LinoLetter 2006/10

Ghostly Scripts and Buried Treasure

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October is filled with ghouls and ghosts, as well as things that go bump in the night. But every year, the tenth month comes to a happy end with Halloween and candy! This month, the Linotype newsletter team will take you out trick-or-treating a little early. First for the tricks-namely, how to deal with and differentiate between hyphens and dashes in text. Linotype’s Type Director, Akira Kobayashi, shows us how in his popular “Akira says...” column. Then for the treats – lots of great fonts! Our two featured typefaces this month, Rubber Stamp and Banshee, are perfect for Halloween parties and invitations: Rubber Stamp looks like it could adorn a pirate’s chest, while Banshee appears to have been written by a ghost. If these two fonts aren’t enough goodies for your Halloween basket, make sure not to miss out on our Halloween Value Pack, located in the "Don’t Forget" section at the end of this LinoLetter.

Have fonts of fun!

Grungy all-caps goodness – a Rubber Stamp font called “Rubber Stamp”

Rubber Stamp Font
Some typefaces have names that are quite descriptive. Not only do they hint at their appearance, but they also suggest great uses for themselves as well. Rubber Stamp is a good example of a well-named font. Created in 1983 by British artist Alan Birch, its forms convey all the immediacy, impact, and effect of a stencilled design or of rubber stamps pressed onto paper. With a corroded, rough-around-the-edges feeling, Rubber Stamp also gives an impression similar to the old, beat-up-looking typewriter fonts that were popular among designers during the 1990s.
Take Rubber Stamp out for a test drive; download the font now

Hauntingly-good handwriting – Banshee

Banshee Font
The wind howled, the night grew long, and British type designer and lettering artist Tim Donaldson created this typeface, aptly named Banshee. A dramatic display face modeled after one of Donaldson’s hand-lettering styles, Banshee began as letters rapidly written by Donaldson with one of his homemade ruling pens. Its characters are firmly rooted in the tradition of classical chancery italics, but with a wicked twist: with ragged lines and counters, Banshee both realistically captures the irregularity of pen and ink on paper, as well as sending a chill down the spine of the reader. Use this type to lend immediacy to packaging, advertisements, posters, and invitations, whether for Halloween or any other appropriate event during the year. Few digital typefaces can match Banshee’s howl!
Check out Banshee now, before the lights go out

Hyphens, en-dashes, and em-dashes – Which mark is used where?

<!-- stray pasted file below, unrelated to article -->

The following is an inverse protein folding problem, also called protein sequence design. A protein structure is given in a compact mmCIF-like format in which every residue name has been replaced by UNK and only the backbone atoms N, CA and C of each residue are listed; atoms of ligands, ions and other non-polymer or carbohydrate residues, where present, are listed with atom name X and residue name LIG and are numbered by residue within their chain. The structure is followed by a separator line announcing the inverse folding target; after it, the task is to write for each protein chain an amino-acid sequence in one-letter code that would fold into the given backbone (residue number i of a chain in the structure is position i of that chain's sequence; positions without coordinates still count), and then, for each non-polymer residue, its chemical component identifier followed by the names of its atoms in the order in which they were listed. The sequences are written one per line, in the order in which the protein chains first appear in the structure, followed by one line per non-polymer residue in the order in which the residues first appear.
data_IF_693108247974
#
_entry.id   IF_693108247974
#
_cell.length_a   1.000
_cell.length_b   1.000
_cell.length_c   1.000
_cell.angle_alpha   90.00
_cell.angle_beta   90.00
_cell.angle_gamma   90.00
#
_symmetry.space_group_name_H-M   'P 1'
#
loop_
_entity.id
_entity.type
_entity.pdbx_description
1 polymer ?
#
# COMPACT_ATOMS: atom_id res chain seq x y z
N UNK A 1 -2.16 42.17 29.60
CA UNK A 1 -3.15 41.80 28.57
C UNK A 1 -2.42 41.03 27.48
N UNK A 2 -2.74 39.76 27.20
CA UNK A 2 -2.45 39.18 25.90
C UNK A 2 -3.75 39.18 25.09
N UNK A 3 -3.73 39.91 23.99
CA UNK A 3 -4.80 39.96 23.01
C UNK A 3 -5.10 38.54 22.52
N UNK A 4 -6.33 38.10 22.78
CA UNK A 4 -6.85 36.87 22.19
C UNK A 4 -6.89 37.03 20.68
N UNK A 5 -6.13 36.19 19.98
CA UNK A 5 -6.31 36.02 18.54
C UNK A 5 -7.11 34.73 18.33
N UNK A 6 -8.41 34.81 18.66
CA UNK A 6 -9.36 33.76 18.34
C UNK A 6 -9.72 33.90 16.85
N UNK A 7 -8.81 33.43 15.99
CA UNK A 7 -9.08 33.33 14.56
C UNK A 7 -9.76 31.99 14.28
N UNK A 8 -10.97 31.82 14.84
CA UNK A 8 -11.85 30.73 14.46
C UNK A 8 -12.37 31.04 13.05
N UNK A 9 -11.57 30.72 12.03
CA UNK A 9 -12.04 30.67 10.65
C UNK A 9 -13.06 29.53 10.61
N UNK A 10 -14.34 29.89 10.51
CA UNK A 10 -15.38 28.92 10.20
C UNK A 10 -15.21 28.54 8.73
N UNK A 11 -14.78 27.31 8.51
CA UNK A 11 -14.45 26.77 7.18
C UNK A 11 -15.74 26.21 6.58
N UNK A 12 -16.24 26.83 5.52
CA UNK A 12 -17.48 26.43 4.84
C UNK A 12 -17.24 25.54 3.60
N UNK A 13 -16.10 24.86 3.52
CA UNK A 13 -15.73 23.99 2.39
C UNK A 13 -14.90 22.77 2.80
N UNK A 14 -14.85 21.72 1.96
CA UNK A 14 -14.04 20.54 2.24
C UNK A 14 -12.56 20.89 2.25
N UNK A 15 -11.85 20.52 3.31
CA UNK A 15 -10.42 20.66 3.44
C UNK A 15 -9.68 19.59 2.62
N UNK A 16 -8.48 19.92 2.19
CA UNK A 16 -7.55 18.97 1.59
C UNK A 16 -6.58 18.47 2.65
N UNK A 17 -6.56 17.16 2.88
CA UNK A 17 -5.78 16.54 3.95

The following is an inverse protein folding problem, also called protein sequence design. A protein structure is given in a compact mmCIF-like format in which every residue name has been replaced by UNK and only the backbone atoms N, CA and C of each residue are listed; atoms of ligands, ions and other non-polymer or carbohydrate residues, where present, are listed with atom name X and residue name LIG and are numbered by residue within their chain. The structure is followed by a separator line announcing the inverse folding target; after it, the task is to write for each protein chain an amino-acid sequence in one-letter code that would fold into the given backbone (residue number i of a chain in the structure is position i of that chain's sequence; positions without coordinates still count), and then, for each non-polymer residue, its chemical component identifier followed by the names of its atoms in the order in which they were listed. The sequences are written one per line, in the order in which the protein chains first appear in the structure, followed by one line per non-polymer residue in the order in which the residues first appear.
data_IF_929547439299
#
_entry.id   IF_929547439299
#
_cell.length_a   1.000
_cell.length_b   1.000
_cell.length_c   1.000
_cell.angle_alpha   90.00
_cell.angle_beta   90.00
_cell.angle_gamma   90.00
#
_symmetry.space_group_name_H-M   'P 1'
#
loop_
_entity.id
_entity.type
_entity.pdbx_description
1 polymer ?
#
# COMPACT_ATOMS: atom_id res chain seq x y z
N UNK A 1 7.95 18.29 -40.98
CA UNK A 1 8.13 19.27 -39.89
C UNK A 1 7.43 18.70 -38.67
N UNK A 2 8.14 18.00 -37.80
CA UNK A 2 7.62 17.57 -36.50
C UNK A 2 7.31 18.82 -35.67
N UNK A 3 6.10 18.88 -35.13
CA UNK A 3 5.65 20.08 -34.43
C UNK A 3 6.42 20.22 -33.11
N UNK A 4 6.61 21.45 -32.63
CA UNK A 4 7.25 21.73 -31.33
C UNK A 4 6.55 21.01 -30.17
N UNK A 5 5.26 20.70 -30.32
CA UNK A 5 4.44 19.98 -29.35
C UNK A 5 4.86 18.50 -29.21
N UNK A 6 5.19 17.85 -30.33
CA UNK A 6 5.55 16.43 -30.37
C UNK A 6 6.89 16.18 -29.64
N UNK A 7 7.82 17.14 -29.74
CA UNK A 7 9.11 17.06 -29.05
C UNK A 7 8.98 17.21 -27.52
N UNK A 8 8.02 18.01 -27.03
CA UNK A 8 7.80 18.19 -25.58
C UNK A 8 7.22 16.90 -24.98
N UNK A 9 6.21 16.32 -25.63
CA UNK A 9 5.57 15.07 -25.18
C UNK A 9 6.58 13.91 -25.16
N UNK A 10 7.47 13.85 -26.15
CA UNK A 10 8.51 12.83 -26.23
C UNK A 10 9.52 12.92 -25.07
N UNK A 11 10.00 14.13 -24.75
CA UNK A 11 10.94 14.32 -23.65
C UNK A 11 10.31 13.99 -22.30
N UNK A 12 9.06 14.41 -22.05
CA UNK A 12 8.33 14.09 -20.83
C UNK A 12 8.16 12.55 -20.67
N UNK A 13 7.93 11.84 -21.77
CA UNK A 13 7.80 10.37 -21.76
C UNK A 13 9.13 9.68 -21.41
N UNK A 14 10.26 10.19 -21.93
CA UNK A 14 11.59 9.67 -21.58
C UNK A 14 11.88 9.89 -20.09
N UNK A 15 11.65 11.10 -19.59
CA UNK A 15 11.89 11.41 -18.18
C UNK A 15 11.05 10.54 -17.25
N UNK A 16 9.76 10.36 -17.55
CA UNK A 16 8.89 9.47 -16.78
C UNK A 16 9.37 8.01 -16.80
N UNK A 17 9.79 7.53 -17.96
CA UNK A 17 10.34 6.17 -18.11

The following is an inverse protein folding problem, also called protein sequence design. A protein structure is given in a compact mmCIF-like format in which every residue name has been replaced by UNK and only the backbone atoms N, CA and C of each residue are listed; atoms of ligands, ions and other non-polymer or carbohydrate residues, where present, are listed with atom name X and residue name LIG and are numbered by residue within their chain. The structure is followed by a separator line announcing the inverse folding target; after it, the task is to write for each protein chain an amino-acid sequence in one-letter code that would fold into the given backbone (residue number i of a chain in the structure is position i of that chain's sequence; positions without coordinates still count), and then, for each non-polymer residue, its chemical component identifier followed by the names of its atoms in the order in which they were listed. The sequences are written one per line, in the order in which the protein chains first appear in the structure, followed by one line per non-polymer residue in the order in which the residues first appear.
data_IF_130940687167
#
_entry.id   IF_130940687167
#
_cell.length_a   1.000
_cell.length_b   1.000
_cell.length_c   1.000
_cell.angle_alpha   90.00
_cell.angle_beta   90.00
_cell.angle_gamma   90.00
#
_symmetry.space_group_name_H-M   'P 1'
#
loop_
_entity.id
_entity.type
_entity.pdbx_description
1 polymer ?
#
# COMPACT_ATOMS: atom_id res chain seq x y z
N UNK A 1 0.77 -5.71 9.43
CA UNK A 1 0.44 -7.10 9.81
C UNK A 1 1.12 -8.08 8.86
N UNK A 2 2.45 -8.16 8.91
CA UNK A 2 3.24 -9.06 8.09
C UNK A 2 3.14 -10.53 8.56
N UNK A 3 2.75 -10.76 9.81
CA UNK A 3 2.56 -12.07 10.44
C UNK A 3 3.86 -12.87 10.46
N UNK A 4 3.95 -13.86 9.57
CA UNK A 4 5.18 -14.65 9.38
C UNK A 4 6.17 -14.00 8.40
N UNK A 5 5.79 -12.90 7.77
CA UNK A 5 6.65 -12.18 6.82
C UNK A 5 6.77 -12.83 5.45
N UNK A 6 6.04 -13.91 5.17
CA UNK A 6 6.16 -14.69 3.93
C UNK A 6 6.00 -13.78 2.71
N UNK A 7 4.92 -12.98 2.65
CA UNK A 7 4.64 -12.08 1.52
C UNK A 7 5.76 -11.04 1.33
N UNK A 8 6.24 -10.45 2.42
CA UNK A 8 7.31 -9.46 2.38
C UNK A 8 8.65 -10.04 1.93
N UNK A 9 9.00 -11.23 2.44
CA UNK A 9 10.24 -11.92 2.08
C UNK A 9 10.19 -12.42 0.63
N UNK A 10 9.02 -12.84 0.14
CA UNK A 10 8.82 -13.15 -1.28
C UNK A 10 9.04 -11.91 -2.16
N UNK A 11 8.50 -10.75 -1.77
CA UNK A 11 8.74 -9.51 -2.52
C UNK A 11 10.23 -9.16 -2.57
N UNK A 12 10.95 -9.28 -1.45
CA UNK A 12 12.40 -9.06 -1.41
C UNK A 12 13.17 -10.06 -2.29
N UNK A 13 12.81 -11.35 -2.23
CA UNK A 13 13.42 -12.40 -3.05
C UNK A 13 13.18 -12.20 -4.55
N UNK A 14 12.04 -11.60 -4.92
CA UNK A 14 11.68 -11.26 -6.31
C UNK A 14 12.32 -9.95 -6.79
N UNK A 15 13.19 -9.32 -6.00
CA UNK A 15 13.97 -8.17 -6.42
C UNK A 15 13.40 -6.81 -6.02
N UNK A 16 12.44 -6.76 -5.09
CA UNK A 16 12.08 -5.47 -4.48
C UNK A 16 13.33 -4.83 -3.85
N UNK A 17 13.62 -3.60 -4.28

There are a number of horizontal marks on a keyboard and inside a font. What are the correct ones for which settings? “Akira says...” is’s typographic advice column, and this month we’re tackling the stress-inducing topic of hyphen and dash differentiation. Through a series of simple illustrations, all worries surrounding this topic will be laid to rest.
Click over to this month’s typographic how-to column, and find the answers to your typesetting questions today

Prof. Ellen Lupton’s tremendous online resource – Thinking with Type

Thinking with Type Book
Ellen Lupton, the typography professor and author from Baltimore, Maryland, has been the talk of several recent typography conferences (she even delivered the keynote speech ATypI conference in Lisbon last month). One of her newest books, Thinking with Type, is a comprehensive guide for students and professionals alike. Some of the juiciest details may be viewed online, along with several interactive games and animations.
The Thinking with Type book and website are two resources that are not to be missed!

Our Halloween Value Pack

Halloween Value Pack
For the Halloween Value Pack, Linotype has pieced together three text typefaces and two symbol fonts that are sure to offer unbeatable combinations for your Halloween design needs.
Five fonts for a frightfully fun Halloween celebration can be yours for just USD/EUR 75.00 (excl. VAT) – buy your copy today!.

Fonts by Inspiration

Fonts by Inspiration
Linotype’s Expert Choices present selected typefaces that have been chosen for their level of quality and suitability in a number of various categories.
Let yourself be swept away by these inspiring fonts!
We hope you found this issue of the LinoLetter informative and useful. We highly appreciate your feedback at [email protected]

The next issue of this newsletter will be published and dropped in your mailbox at the beginning of November.

Your Linotype Online Team
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a further list and description of the risks and uncertainties we face, please refer to the the filings made by our parent company, Monotype Imaging Holdings Inc., with the United States Securities and Exchange Commission. We assume no obligation to update any forward-looking statements; whether as a result of new information, future events or otherwise and such statements are current only as of the date they are made.